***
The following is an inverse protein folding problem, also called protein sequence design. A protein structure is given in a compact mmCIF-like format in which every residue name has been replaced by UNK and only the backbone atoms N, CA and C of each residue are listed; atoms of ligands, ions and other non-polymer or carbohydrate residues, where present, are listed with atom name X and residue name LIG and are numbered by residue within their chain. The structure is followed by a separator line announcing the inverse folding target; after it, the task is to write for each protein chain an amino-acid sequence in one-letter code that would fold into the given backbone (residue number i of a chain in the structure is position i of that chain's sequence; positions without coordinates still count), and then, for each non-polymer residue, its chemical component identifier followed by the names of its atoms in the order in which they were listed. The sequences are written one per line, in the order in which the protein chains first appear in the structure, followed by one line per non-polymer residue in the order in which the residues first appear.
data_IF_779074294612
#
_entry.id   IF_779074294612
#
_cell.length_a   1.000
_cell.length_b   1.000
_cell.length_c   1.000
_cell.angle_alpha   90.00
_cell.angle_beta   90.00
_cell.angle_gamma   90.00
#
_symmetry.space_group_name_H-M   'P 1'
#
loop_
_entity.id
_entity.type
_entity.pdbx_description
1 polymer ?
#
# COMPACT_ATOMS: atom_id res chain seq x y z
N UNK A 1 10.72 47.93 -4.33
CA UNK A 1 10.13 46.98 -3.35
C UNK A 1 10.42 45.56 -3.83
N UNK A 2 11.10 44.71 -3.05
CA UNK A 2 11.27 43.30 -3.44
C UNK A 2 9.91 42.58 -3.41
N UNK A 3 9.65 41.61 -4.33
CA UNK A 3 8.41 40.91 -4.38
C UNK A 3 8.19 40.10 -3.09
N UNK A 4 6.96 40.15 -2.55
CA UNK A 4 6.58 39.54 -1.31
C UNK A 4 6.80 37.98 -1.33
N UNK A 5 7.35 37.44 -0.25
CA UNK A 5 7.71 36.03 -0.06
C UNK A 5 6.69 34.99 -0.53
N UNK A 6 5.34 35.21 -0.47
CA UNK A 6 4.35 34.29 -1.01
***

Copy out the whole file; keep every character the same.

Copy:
The following is an inverse protein folding problem, also called protein sequence design. A protein structure is given in a compact mmCIF-like format in which every residue name has been replaced by UNK and only the backbone atoms N, CA and C of each residue are listed; atoms of ligands, ions and other non-polymer or carbohydrate residues, where present, are listed with atom name X and residue name LIG and are numbered by residue within their chain. The structure is followed by a separator line announcing the inverse folding target; after it, the task is to write for each protein chain an amino-acid sequence in one-letter code that would fold into the given backbone (residue number i of a chain in the structure is position i of that chain's sequence; positions without coordinates still count), and then, for each non-polymer residue, its chemical component identifier followed by the names of its atoms in the order in which they were listed. The sequences are written one per line, in the order in which the protein chains first appear in the structure, followed by one line per non-polymer residue in the order in which the residues first appear.
data_IF_779074294612
#
_entry.id   IF_779074294612
#
_cell.length_a   1.000
_cell.length_b   1.000
_cell.length_c   1.000
_cell.angle_alpha   90.00
_cell.angle_beta   90.00
_cell.angle_gamma   90.00
#
_symmetry.space_group_name_H-M   'P 1'
#
loop_
_entity.id
_entity.type
_entity.pdbx_description
1 polymer ?
#
# COMPACT_ATOMS: atom_id res chain seq x y z
N UNK A 1 10.72 47.93 -4.33
CA UNK A 1 10.13 46.98 -3.35
C UNK A 1 10.42 45.56 -3.83
N UNK A 2 11.10 44.71 -3.05
CA UNK A 2 11.27 43.30 -3.44
C UNK A 2 9.91 42.58 -3.41
N UNK A 3 9.65 41.61 -4.33
CA UNK A 3 8.41 40.91 -4.38
C UNK A 3 8.19 40.10 -3.09
N UNK A 4 6.96 40.15 -2.55
CA UNK A 4 6.58 39.54 -1.31
C UNK A 4 6.80 37.98 -1.33
N UNK A 5 7.35 37.44 -0.25
CA UNK A 5 7.71 36.03 -0.06
C UNK A 5 6.69 34.99 -0.53
N UNK A 6 5.34 35.21 -0.47
CA UNK A 6 4.35 34.29 -1.01